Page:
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3D-Printed Lithium-Ion Battery Is the Size of a Pinhead
7/9/2013

Harvard University, the University of Illinois at Urbana-Champaign, and visiting researchers from South Korea have demonstrated the ability to 3D print a pinhead-sized battery. These interlaced and stacked electrodes were printed layer by layer to create the working anode and cathode.(Source: Jennifer A. Lewis/Harvard University)
Harvard University, the University of Illinois at Urbana-Champaign, and visiting researchers from South Korea have demonstrated the ability to 3D print a pinhead-sized battery. These interlaced and stacked electrodes were printed layer by layer to create the working anode and cathode.
(Source: Jennifer A. Lewis/Harvard University)

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Charles Murray
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Re: 3D printing as a disruptive technology
Charles Murray   7/11/2013 5:58:16 PM
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Thanks for the info, vimulkumarp. When you say it could be used in implantable devices, I assume that pacemakers and implantable defibrillators would require too much energy for this technology, right?

Ann R. Thryft
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Re: 3D printing as a disruptive technology
Ann R. Thryft   7/11/2013 1:24:53 PM
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The scale is extremely small, but new barriers are being broken all the time in this field. According to the Harvard press release at the link you give, the team custom designed both the inks and the 3D printers and did so because thin-film battery electrode production methods didn't produce enough energy.



Elizabeth M
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Re: 3D printing as a disruptive technology
Elizabeth M   7/11/2013 6:19:30 AM
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I'm not really sure about that, Ann...I will have to get back to you on the 3D printing method used. I imagine it was pretty tricky printing something so small! Would some methods be more appropriate for this type of thing?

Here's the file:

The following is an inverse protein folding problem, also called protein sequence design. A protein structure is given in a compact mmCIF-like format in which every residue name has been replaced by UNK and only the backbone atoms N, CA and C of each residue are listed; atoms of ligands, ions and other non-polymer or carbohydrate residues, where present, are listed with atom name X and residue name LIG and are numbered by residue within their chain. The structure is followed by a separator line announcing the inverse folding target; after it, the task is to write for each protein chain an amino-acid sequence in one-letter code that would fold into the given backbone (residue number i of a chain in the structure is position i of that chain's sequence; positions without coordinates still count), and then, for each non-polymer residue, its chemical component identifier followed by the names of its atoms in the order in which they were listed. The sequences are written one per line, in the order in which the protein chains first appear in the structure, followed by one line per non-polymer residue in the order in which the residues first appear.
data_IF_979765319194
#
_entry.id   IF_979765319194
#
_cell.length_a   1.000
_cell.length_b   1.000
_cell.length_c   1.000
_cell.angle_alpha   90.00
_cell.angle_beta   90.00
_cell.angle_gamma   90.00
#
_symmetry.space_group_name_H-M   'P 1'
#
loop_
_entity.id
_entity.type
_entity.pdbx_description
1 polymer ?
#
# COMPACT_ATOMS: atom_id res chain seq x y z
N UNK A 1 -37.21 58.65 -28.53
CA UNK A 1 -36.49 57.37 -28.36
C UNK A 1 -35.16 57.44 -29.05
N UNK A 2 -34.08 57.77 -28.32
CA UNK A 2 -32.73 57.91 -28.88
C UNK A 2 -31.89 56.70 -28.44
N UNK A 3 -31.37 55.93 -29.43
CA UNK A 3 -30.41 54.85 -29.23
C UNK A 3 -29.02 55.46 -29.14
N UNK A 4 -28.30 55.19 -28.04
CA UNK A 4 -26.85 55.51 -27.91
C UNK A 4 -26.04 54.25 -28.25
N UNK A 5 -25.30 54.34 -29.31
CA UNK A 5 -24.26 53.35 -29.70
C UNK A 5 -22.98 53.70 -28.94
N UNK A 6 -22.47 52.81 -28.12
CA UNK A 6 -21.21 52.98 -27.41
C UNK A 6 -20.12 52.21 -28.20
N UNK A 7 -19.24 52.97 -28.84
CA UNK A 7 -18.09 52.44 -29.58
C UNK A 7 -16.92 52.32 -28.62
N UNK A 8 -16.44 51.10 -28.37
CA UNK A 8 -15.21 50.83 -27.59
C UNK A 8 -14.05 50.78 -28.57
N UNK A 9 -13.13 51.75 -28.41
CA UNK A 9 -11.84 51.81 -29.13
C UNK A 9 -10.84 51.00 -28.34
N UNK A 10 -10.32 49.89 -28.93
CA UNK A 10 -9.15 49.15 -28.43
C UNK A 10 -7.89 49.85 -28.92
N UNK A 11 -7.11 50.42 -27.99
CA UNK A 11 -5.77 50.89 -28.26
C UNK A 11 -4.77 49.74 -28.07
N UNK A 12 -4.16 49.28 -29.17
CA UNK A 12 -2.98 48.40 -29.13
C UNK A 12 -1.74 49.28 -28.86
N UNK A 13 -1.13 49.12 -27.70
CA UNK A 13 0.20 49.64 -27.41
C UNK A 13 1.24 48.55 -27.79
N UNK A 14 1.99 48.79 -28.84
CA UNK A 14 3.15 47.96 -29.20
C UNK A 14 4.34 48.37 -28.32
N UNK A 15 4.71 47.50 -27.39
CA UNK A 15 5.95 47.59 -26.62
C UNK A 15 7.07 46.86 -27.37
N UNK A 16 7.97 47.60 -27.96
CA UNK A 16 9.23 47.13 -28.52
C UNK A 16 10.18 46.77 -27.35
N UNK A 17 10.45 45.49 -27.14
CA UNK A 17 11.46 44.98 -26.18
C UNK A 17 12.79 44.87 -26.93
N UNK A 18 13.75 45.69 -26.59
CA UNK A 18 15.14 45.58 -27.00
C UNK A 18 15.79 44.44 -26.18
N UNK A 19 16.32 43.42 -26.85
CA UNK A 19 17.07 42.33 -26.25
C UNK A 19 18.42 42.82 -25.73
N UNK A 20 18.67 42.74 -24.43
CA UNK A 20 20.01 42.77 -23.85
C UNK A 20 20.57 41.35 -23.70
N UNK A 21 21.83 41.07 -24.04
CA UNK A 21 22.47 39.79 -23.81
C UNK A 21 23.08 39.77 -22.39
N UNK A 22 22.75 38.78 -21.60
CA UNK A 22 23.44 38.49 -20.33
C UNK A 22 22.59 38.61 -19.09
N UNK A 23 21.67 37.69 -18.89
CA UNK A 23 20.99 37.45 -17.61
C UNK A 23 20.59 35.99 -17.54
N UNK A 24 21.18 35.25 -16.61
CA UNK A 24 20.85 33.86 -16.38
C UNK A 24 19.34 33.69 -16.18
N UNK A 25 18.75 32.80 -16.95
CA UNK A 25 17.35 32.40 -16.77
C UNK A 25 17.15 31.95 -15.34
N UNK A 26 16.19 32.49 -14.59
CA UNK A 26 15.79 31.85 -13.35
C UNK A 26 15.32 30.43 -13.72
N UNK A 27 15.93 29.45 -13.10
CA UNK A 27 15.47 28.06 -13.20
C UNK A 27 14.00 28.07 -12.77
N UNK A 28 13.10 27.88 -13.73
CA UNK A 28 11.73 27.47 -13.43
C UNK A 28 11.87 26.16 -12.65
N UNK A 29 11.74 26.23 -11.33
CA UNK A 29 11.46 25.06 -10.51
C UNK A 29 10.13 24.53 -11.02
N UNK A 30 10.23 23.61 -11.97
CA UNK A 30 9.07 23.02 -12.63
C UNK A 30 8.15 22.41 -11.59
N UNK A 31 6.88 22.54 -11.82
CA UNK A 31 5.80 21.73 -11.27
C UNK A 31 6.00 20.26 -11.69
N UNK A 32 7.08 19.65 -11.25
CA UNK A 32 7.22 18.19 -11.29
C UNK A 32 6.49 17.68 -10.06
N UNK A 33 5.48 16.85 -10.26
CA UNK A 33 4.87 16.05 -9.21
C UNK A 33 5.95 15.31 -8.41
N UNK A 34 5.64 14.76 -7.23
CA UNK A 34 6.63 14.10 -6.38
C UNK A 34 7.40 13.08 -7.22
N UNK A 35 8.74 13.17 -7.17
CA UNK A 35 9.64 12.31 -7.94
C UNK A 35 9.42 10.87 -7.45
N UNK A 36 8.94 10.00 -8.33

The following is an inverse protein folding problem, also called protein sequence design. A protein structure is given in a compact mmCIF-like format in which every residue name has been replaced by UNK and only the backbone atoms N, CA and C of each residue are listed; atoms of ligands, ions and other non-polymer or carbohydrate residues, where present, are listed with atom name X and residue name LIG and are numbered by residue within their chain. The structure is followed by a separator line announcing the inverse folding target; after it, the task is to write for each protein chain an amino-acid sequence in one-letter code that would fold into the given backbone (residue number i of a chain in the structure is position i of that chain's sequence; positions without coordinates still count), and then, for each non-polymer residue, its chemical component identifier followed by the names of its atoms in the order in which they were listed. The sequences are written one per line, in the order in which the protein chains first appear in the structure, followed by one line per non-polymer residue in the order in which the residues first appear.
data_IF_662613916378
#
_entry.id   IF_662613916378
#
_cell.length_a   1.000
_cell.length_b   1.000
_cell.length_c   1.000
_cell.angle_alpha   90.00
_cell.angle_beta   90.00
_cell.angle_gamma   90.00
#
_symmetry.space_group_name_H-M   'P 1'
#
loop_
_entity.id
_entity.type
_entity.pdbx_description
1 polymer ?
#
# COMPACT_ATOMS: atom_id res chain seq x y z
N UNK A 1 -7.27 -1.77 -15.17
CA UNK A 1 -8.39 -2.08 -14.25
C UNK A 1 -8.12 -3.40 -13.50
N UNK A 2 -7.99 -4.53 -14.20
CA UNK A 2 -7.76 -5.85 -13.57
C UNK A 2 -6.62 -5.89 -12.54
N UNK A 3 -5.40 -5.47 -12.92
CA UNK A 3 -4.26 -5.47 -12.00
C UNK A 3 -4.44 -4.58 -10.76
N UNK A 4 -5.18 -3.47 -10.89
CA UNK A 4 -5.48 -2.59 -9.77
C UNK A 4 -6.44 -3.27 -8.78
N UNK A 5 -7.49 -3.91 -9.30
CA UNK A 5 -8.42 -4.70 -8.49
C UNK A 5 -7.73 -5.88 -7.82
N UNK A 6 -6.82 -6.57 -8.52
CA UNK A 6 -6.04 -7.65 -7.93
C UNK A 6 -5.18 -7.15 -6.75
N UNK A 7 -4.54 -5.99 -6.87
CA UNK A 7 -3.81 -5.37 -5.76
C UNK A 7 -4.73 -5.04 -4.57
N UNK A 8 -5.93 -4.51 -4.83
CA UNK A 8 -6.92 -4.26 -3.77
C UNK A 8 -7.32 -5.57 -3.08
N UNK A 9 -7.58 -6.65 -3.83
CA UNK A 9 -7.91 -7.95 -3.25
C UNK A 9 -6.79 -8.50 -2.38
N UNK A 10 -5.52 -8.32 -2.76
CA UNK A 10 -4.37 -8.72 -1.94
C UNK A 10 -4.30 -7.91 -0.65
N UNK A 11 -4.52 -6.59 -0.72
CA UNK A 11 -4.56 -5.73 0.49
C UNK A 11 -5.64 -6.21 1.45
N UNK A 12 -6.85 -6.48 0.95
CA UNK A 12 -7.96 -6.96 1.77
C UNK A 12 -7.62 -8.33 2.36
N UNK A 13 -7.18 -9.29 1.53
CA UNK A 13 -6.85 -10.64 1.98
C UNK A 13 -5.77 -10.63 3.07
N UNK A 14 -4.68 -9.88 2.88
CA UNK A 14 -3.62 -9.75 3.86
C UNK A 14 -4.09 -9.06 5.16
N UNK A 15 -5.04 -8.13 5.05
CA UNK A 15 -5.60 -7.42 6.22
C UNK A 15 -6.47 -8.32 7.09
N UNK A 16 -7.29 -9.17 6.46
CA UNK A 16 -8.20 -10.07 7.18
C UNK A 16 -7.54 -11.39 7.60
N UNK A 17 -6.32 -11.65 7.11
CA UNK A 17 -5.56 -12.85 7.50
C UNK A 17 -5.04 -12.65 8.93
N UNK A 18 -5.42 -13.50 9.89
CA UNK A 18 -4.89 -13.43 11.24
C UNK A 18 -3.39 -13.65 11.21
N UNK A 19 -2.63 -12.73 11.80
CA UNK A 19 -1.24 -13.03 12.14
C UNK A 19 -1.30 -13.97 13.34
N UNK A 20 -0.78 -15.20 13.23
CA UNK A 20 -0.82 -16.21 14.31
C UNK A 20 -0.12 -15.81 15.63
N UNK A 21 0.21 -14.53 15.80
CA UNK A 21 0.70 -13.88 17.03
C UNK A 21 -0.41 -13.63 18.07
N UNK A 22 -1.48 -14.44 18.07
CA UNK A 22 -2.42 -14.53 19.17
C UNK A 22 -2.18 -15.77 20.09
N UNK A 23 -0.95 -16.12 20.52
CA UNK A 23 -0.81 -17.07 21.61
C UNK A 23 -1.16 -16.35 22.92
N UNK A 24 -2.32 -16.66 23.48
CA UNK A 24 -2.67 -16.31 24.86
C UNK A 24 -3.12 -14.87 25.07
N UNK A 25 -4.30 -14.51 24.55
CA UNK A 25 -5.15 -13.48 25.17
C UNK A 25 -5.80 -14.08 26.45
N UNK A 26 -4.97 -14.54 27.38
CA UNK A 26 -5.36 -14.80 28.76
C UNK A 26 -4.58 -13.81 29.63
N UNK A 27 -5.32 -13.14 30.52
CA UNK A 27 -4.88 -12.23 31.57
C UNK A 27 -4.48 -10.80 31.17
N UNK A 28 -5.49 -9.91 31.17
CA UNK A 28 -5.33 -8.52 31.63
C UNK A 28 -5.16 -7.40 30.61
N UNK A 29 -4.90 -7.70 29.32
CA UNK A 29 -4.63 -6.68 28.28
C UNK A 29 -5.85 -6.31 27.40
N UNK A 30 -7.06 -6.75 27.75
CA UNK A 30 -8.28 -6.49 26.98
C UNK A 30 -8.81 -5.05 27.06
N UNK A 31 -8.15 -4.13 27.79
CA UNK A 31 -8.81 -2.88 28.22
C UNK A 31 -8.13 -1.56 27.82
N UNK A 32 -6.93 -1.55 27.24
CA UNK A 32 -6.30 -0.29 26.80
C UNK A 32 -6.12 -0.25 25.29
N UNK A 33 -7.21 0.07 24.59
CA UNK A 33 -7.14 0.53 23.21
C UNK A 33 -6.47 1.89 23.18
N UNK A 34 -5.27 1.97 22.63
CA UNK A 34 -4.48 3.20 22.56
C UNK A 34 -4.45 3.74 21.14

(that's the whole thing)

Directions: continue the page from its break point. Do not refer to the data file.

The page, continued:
vimalkumarp
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Re: 3D printing as a disruptive technology
vimalkumarp   7/11/2013 6:16:15 AM
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powering the implantable medical device is a challenge and formfactor is a concern. This will boost the medical device implantable power segment.

Elizabeth M
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Re: 3D printing as a disruptive technology
Elizabeth M   7/11/2013 6:11:51 AM
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Thanks for your comment, vimalkumarp. It's good to know that this type of battery could be useful in real-world applications. Let's hope it makes it out of the lab and into these devices.

Elizabeth M
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Re: 3D printing as a disruptive technology
Elizabeth M   7/11/2013 6:08:28 AM
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I agree, shehan. It's getting into the realm of the ridiculous nearly when you think of all the things being 3D printed. NASA is even 3D printing things in space! Pretty incredible. Let's see what they think of next!

vimalkumarp
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Re: 3D printing as a disruptive technology
vimalkumarp   7/11/2013 1:32:14 AM
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This will be of great use in implantable medical devices like ICD or neurostimulators. Thanks a lot for sharing this info.

shehan
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Re: 3D printing as a disruptive technology
shehan   7/10/2013 7:57:34 PM
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@Elizabeth – I think now its high time for us to ask the question "What cant the 3D printer print?". I think this is one of the best innovations for the past decades. What more could we expect from technology. 

Ann R. Thryft
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Re: 3D printing as a disruptive technology
Ann R. Thryft   7/10/2013 12:36:30 PM
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This sounds like quite a breakthrough, Elizabeth. What are the 3D printing method and materials they used? The mention of "inks" sounds like it might be a thin-film printed electronics method, such as that used by Optomec in its conformal electronic printing.
http://www.designnews.com/author.asp?section_id=1392&doc_id=265097

But that's printed 3D electronics, not 3D printing.

Elizabeth M
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Re: 3D printing as a disruptive technology
Elizabeth M   7/10/2013 4:45:15 AM
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I don't know offhand how many microamp hours it has, guys...here is the link to the press material about it: http://www.seas.harvard.edu/news/2013/06/printing-tiny-batteries


There is also a video. I'll email the researchers and try to find out.

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